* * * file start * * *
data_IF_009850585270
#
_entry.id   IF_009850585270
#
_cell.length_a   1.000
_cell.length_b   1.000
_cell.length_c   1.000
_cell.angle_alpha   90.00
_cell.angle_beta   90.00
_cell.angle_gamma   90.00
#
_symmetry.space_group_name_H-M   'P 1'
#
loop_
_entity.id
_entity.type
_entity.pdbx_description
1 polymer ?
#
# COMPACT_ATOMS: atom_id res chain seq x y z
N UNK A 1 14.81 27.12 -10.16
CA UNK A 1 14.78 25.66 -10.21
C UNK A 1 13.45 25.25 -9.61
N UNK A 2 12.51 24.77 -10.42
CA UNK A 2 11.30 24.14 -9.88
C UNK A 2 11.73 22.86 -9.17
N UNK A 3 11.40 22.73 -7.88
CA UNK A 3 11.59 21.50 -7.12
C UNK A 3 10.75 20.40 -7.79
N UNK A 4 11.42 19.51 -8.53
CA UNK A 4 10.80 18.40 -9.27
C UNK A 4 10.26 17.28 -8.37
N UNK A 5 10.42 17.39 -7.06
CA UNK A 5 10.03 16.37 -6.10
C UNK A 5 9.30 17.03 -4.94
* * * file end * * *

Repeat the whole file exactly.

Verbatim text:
data_IF_009850585270
#
_entry.id   IF_009850585270
#
_cell.length_a   1.000
_cell.length_b   1.000
_cell.length_c   1.000
_cell.angle_alpha   90.00
_cell.angle_beta   90.00
_cell.angle_gamma   90.00
#
_symmetry.space_group_name_H-M   'P 1'
#
loop_
_entity.id
_entity.type
_entity.pdbx_description
1 polymer ?
#
# COMPACT_ATOMS: atom_id res chain seq x y z
N UNK A 1 14.81 27.12 -10.16
CA UNK A 1 14.78 25.66 -10.21
C UNK A 1 13.45 25.25 -9.61
N UNK A 2 12.51 24.77 -10.42
CA UNK A 2 11.30 24.14 -9.88
C UNK A 2 11.73 22.86 -9.17
N UNK A 3 11.40 22.73 -7.88
CA UNK A 3 11.59 21.50 -7.12
C UNK A 3 10.75 20.40 -7.79
N UNK A 4 11.42 19.51 -8.53
CA UNK A 4 10.80 18.40 -9.27
C UNK A 4 10.26 17.28 -8.37
N UNK A 5 10.42 17.39 -7.06
CA UNK A 5 10.03 16.37 -6.10
C UNK A 5 9.30 17.03 -4.94